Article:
(Spokane St. Viaduct work zone, photographed by Long B. Nguyen; click for longer/wider view)
By Tracy Record
West Seattle Blog editor
The final phase of work on the Spokane Street Viaduct Widening Project will NOT require a lane reduction after all.
We talked with SDOT managers at the Muni Tower downtown this afternoon, following up on last week’s announcement at the Alaskan Way Viaduct South Portal Working Group meeting that the work on the east end of the West Seattle Bridge would require at least six weeks with one eastbound lane and two westbound lanes (reported here last Thursday).
Since then, SDOT says, they have figured out how to fit two lanes each way onto the new half of the SSV; they say they had been hoping all along to work that out, but it didn’t happen until after that briefing last week.
Right now, traffic in the project area between 99 and I-5 is flowing partly on new construction and partly on old:
In late March, when all traffic is shifted onto the new structure on the north side of the old one, the configuration will look like this:
SDOT also says they have NO daytime closures scheduled currently – neither weekend nor weekday – but reiterate that if any are necessary before the project’s completion in mid-summer, the notification and signage will follow the new guidelines spelled out in a report we brought you here last Friday. It resulted from a review of what happened Saturday, January 28th, with traffic backups much of the day because of what was supposed to be a weekend-long closure of the eastbound SSV, a surprise to many because there was no warning signage either ahead of time or during the shutdown.
We have more to add to this story – about the project’s overall status and some questions that have arisen along the way – but wanted to get this news out first; we’ll add the rest here shortly.
ADDED 6:30 PM: As promised, the rest of the story:
We met at the Muni Tower with project manager Stuart Goldsmith, capital projects/roadway structures director Mike Terrell (who wrote the memo about the new informational procedures in case of daytime bridge closures), and communications director Rick Sheridan.
Goldsmith explained that there are variables once they move all the traffic onto the new structure next month so they can “repair and repave” the old one – “We won’t know its condition till we get there. We have done examinations and testing,” but that still can’t answer all the questions about what kind of repair work it’ll take. And those variables in turn mean they can’t say for sure when it’ll all be done – the contract goes till the end of July, barring any further delays out of the contractor’s control, and if they miss the deadline, the contractor will owe “liquidated damages,” according to Terrell.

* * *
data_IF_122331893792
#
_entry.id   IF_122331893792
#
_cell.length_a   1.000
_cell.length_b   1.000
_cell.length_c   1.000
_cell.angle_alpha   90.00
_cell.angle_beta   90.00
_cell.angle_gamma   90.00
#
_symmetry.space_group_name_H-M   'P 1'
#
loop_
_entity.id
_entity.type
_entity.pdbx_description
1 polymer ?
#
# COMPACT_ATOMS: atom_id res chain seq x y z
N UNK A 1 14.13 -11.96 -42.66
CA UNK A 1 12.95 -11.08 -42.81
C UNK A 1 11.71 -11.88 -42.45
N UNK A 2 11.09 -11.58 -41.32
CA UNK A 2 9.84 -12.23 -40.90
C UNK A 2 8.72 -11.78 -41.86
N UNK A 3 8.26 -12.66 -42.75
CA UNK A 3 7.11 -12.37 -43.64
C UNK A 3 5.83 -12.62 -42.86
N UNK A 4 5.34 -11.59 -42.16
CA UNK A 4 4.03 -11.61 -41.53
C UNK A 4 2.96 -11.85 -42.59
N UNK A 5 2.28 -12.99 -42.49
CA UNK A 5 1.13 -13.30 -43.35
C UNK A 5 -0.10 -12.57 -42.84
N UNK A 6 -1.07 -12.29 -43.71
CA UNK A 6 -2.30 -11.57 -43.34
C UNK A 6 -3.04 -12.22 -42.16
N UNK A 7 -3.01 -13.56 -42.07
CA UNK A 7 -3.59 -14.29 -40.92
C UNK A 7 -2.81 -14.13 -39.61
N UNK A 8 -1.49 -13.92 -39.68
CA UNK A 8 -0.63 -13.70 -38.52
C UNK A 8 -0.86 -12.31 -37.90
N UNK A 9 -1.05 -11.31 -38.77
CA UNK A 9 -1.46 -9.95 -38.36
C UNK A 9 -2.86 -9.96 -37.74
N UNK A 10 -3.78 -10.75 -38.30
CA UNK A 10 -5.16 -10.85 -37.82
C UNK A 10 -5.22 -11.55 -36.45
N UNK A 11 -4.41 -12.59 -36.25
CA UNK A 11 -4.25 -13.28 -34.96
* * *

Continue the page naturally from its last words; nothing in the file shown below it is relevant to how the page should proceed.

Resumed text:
They’re still not expecting to fully open the new 1st Avenue South ramp from the westbound SSV until the end of the project. It will be usable as an offramp weeks before it can be opened as an onramp; that’s because the onramp requires the “transition lane” space that won’t be available until traffic is flowing again on both sides of the structure, old and new. As for when it will open as an offramp – they’re still waiting for those steel girders mentioned here back in November. Goldsmith says the subcontractor in Montana who is responsible for them has “had a lot of problems getting (them) exactly correct” but “we think we have everything (now) worked out” and the girders may be “releas(ed) from the factory” soon. They say the steel is responsible for much more of the delay than the concrete re-do required when an alignment problem was discovered in the ramp’s very early construction stages.
So when all the traffic is on the new structure for a few months, how will vehicles get to one of the offramps on the other side (SDOT promises either 1st or 4th will be open at any given time)? “Special chutes,” explains Goldsmith. The routing might be a little odd at times – “we don’t really know how the final paving is going to go, and the west end is the trickiest – it’s going to be messy” – but they’ll do their best to keep things moving.
If you’re wondering how tight a squeeze it will be with four lanes all on the new north structure – SDOT says they’ll be 10-foot-wide lanes, and that’s only six inches narrower than the official width. No shoulder, of course. But for comparison’s sake – the Aurora Bridge has lanes that are nine-and-a-half feet wide.
We asked about the uneven surface noticed when traffic first was directed onto part of the new structure back in December (as reported, shown, and discussed here). The SDOT reps point out that currently, you’re driving on what will be the shoulder of the north side, as well as the section connecting to the 1st Avenue South ramp. They say it’s also tricky to match the “new bridge … essentially to the height of the old one,” with drainage adjustments required among other things. However, they also noted that SDOT hasn’t “accepted it yet from the contractor” – no final inspection yet – so there’s still a chance to make changes if real problems are discovered as it’s all being connected in the final stretch. (By the way, in case you’re wondering, there is no current plan to extend the transit lane on the eastbound side, though it was considered.)
Bottom line – the three-fifths-of-a-mile-long project is “more than 80 percent complete” and expected to conclude on or under budget. And beneath the newly widened SSV, there’s one more phase you might notice – an art project that will paint a “good number” of the support columns: “Stencils, patterns, some abstract, some historic, some wildlife …”
Again, no date is set yet for shifting everything onto the north side, with two lanes each way, but it’s projected for late March. We’ll bring you updates when new info is available.